Dale Yu – Essen First Impressions #1: Dice Games Part 1 – Galapagos, Machi Koro

We’ve decided that we’re going to hold off on writing our group reviews until around Thanksgiving – in order to give as many of our writers a chance to play the games at the fall conventions (Great Lakes Games, Sasquatch, BGG.con, EuroQuest, Basement Con, Lobster Trap, etc) and allow for as many comments as possible on the new games.

In the meantime, I thought I would write up some quick mini-capsule reviews of some of the new games that I’ve played. Most of the games have only been played once, so clearly my opinions are still forming on the games – but I know that many people are trying to figure out which games they want to buy/try first, and to that end, any opinions will be helpful.  These thoughts will eventually be edited/incorporated into the full review that will come in the next few months, but I will try to talk about the new games a little bit at a time until we’re ready for full reviews.  I will try to give a short description of the game(s) in each piece and some quick thoughts about them. The rules are not meant to be comprehensive – merely enough to give a flavor for how the game works.


  • Designer: Bjorn Heismann
  • Publisher: Amigo
  • Mechanics: real time dice rolling, set collection

Galapagos box

Gameplay: Board of different colored spaces has 6 turtles randomly drawn and placed on map.  Each player rolls 5 dice simultaneously, trying to arrange the colors correctly. Can re-roll as much as you want.  Fastest player goes first.  Players then move their pawn onto colored board spaces in the order of the dice. If you move your pawn onto a space with a turtle tlie, you collect it. At end of round, you draw turtles to bring the board total back up to 5.  Game goes until all turtles are collected. You score 8 points for each set of 6 differently colored turtles. Otherwise, turtles are worth one point each.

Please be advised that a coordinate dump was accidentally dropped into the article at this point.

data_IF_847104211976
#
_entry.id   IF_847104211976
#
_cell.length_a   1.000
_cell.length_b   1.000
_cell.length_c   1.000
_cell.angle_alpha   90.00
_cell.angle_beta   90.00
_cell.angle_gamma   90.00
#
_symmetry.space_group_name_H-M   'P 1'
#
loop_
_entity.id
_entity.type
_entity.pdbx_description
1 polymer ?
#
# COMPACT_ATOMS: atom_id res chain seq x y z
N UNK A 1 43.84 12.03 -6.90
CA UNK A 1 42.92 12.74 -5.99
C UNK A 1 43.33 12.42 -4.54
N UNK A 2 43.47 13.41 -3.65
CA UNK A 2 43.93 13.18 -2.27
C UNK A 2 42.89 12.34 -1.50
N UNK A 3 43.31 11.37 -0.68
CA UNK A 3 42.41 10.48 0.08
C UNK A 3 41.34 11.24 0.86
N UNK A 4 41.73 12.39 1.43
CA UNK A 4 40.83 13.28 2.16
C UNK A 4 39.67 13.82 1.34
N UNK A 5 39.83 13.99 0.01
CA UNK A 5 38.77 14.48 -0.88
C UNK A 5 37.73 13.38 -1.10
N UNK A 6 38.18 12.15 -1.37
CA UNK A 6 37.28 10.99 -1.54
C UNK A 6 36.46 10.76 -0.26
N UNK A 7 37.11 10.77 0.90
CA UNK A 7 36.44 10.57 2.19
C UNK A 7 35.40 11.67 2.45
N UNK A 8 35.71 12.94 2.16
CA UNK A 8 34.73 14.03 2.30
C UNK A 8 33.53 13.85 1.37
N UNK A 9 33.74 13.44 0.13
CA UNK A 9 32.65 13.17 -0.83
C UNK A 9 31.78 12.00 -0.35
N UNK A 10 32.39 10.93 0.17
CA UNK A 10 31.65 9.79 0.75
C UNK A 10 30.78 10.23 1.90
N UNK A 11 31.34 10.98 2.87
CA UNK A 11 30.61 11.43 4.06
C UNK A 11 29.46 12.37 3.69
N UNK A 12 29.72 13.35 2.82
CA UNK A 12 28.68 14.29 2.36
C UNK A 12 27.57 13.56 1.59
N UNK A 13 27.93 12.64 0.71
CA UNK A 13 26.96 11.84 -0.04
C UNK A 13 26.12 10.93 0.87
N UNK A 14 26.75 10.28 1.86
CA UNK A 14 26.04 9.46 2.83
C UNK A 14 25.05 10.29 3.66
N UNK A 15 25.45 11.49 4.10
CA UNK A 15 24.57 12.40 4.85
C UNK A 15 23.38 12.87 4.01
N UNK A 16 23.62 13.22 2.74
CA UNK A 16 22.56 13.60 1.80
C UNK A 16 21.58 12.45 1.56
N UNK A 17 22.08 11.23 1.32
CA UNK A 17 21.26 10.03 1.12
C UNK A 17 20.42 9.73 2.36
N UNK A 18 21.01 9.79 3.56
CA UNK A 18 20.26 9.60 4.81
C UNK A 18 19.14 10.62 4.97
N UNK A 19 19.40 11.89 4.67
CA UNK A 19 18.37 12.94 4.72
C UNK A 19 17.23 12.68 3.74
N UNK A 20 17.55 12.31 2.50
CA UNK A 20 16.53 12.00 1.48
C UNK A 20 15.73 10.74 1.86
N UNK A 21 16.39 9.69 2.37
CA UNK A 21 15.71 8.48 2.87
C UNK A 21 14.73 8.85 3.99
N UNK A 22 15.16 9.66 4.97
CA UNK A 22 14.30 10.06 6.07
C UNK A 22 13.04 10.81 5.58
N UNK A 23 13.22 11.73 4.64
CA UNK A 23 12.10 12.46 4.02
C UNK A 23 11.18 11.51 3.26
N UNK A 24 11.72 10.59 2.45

Thoughts:  It’s a decent family game, but not something I’d play regularly with my adult group. My boys like the game, though the game can degenerate into looking for only one or two colors on your initial roll, placing the dice as quick as possible and only taking those few steps – but ensuring that you get a turtle each turn. If you approach it as a light family game, it’s a quick 20-30 minute game.  With experienced gamers, I think the system can be “gamed” a bit, and it’s just not right for that group.  That being said, having spoken with my friends at Amigo, they are committed to making solid family games, and in that regard, they have succeeded.

Galapagos games

Machi Koro

  • Designer: Masao Suganuma
  • Publisher: Grounding / Japon Brand
  • Mechanics: dice rolling, deck/city building


Gameplay; Players start with the same two buildings. Each is triggered by a specific dice roll (sometimes on your own turn, sometimes on the roll of an opponent).  On your turn, you roll dice, and then see if one or more of your cards is activated; this happens when the exact roll (either 1d6 or 2d6 is found on the top of your card).  Most cards provide coins when activated. You can use coins to buy more cards – each with different numbers that activate them and with different payouts.  The goal is to be the first to build four city cards (all players have the same 4 to build to win the game).

Thoughts: I really like this game. There is a lot of nice risk management in trying to get your cards activated – especially in deciding between rolling one or two dice on your turn.  This can be important because your cards only activate when the exact roll is found on the card.  The actions on the cards are different enough that there are multiple paths to victory, though in the end, players that roll their own numbers more often will tend to do better… After 2 games, the selection of cards feels a bit limited, but there is already an expansion out which gives about a dozen more card types, and this will hopefully widen the choices.  But, even without those extra cards, I’m still looking forward to playing this one more.  About 20-30 minutes per game – up to 4 players.